When the likes of Iggy Pop, Debbie Harry and Henry Rollins are singing your praises then you must be doing something right, as would appear to be the case with Woodstock, New York outfit The Bobby Lees. The band consist of Sam Quartin – vocals/guitar, Macky Bowman – drums, Nick Casa – guitar, Kendall Wind on Bass and they formed around 2017/2018.
To further the band’s street cred, previous albums Beauty Pageant (2018) and Skin Suit (2020) were produced by the underground legend that is Jon Spencer of The Blues Explosion, Pussy Galore and Boss Hog. Therefore Bellevue (which is a reference to Bellevue Mental Hospital in New York City where Sam used to live by), their third album in total and first for Ipecac Recordings, brings with it high expectations, but are these met? Let’s see…
Bellevue breezes by in one minute twenty-three seconds, high octane, sneering vocals and blistering drums that recall Black Flag’s debut release Nervous Breakdown. No wonder Rollins was so impressed. Hollywood Junkyard is like Napoleon XIV’s They’re Coming to Take Me Away, Ha-Haaa! as covered by an Amphetamine Reptile noise-rock outfit. If you pardon my crass bluntness its absolutely bonkers but brilliantly so. For Ma Likes To Drink think Daisy Chainsaw with an unhinged vocal performance ala KatieJane Garside, there are also surf inflections that recall tracks like It’s A Hectic World by the Descendents. A certified belter and no mistake.
Death Train is Motörhead jamming with The Dead Kennedys, Philthy Animal drumming and San Francisco punk swagger while Strange Days is an odd but effective combination of Murakami literary references and campish musical cabaret, making for a pleasant diversion from the otherwise breakneck punk rock blitzkrieg. Dig Your Hips is a catchy number and it’s of no great surprise that a video was made for it, think the punk-blues of The Gun Club on amphetamines and you’ll get the picture, it’s like the late great Jeffrey Lee Pierce never left us, deliciously sleazy.
Have You Seen A Girl has tinges of 7 Year Bitch, giving the track a Riot Grrrl grungey metal attack and In Low follows in a similar vein but with some additional garage-rock Runaways/Joan Jett influence in tow. Little Table is another experimental oddity with some smokey jazz influences, if Amy Winehouse (RIP) sang in a punk band she might have gone for a similar vibe.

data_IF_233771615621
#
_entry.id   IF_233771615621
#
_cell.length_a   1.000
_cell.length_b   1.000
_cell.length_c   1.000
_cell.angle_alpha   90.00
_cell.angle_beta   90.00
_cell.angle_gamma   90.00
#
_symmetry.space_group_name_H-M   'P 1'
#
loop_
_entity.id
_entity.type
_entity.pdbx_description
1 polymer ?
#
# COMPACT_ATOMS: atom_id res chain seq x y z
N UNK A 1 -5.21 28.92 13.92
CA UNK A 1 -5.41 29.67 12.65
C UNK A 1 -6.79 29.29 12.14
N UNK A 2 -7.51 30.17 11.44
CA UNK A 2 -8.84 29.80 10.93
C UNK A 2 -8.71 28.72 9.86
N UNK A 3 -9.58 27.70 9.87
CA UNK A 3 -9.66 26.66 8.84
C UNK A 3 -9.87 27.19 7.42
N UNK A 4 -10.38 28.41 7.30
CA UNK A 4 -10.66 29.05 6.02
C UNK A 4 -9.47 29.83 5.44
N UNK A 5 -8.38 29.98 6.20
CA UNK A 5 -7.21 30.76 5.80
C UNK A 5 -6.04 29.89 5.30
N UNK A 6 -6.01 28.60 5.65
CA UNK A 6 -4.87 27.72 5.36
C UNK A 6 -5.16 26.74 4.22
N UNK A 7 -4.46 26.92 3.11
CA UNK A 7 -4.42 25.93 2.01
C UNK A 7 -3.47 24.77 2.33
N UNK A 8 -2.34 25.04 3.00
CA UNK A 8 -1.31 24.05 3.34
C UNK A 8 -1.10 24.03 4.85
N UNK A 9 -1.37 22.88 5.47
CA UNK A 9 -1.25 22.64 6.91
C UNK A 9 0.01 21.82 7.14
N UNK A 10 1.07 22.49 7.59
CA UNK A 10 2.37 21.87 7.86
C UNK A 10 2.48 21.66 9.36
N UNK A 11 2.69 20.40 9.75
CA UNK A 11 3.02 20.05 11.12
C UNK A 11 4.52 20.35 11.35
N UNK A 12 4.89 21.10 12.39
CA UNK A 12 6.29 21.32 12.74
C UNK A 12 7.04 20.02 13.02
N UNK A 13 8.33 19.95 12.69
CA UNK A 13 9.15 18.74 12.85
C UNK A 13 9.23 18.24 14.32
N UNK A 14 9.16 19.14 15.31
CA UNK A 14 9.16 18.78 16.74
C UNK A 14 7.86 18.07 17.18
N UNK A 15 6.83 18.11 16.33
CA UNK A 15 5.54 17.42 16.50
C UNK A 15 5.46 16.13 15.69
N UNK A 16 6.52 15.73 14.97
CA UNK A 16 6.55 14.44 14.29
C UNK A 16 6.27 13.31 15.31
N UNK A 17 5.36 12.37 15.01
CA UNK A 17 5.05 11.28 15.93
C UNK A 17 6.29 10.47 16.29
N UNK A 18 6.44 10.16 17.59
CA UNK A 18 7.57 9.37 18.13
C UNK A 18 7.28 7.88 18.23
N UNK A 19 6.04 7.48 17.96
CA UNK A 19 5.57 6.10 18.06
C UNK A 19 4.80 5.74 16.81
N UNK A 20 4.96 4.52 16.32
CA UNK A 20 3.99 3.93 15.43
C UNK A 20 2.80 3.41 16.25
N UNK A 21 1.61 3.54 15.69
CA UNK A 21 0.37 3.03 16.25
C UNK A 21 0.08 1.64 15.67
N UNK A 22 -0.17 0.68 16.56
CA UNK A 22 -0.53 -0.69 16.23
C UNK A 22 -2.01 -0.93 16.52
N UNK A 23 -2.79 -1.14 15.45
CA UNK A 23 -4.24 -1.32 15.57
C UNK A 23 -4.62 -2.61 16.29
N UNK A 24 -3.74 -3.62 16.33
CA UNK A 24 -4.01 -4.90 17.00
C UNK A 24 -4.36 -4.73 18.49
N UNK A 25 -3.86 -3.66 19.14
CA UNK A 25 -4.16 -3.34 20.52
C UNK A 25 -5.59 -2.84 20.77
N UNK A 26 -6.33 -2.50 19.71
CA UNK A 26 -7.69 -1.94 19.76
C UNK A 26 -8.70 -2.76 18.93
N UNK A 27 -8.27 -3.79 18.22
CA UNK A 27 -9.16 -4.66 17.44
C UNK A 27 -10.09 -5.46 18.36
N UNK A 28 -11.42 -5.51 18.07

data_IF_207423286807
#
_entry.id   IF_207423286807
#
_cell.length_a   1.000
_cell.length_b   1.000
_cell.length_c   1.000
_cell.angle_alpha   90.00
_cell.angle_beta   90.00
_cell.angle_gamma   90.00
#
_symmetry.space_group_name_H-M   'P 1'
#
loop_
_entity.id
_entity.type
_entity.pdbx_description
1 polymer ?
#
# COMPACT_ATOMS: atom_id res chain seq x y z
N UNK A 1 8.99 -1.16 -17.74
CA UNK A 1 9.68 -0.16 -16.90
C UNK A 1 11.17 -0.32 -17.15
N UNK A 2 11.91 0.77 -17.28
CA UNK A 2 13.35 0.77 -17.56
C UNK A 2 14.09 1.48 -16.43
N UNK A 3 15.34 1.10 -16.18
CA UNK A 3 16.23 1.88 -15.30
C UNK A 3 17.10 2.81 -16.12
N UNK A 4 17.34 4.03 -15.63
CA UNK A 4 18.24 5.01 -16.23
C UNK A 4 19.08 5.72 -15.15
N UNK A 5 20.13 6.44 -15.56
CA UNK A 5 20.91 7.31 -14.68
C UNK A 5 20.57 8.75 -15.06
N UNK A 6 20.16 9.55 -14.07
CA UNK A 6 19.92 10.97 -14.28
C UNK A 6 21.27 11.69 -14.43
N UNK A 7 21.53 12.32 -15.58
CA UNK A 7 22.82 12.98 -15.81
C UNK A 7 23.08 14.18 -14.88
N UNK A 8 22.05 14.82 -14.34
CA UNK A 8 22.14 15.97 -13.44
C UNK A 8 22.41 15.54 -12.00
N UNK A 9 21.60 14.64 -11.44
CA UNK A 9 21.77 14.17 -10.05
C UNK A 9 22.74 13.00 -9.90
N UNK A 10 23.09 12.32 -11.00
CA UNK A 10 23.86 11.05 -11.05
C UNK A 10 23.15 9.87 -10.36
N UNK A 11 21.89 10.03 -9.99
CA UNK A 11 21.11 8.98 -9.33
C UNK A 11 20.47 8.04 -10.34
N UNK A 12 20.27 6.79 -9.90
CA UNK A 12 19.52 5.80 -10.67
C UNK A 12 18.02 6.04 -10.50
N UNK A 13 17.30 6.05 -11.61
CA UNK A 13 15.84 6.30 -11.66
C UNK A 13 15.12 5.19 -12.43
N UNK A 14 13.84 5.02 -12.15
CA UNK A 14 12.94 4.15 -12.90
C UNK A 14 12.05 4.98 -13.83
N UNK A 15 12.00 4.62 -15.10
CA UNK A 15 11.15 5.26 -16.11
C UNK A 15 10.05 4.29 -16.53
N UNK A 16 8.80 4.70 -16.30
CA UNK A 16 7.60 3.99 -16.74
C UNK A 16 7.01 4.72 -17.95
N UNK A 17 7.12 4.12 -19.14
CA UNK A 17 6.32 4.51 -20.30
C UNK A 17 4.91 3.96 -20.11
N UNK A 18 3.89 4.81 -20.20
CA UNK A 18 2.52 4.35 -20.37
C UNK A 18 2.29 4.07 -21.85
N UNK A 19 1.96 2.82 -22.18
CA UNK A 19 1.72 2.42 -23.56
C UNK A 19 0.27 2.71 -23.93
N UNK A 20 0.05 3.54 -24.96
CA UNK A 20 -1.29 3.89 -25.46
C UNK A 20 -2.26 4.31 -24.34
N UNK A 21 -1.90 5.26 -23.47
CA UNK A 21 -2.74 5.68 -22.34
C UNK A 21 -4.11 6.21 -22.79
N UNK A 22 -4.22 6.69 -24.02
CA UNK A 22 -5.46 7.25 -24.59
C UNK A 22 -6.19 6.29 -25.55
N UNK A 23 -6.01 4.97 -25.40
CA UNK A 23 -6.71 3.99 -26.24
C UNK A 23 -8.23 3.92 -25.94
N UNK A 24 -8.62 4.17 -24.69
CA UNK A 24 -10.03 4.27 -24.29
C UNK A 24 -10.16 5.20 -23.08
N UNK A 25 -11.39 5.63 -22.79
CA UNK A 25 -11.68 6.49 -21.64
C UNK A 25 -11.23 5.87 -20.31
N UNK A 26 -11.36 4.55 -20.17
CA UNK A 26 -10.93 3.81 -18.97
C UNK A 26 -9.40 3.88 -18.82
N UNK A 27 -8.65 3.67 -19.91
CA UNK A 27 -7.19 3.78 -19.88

Monkey Mind is absolutely ramshackle, threatening to fall apart at any moment with its random piano sounds, strange reggae inflected vocals and manically unusual time signatures that evoke The Replacements at their most rambunctious, meanwhile Greta Van Fake would appear to be a brutal yet justified takedown of Greta Van Fleet, a band so lacking in originality its positively painful. Be My Enemy again taps into vintage rock ‘n’ roll and Motörhead’s Ace Of Spades badass attitude, finally Mystery Theme Song is an instrumental that concludes the album in a surf-rock meets Static Age era Misfits fashion.
Although the influences are distinctive, the band never at any point feel derivative (unlike the aforementioned Greta Van Fleet). In answer to my earlier question, The Bobby Lees haven’t just met expectations, they have smashed them. So much so that even a cynical and jaded 43-year-old sod like myself can appreciate the sheer gumption, heart and soul that has gone into the making of this record, there wasn’t a second moment wasted on the album, or to put it another way, it’s all killer, no filler. Hank Rollins, we salute you for bringing this band to Ipecac‘s attention.
Scribed by: Reza Mills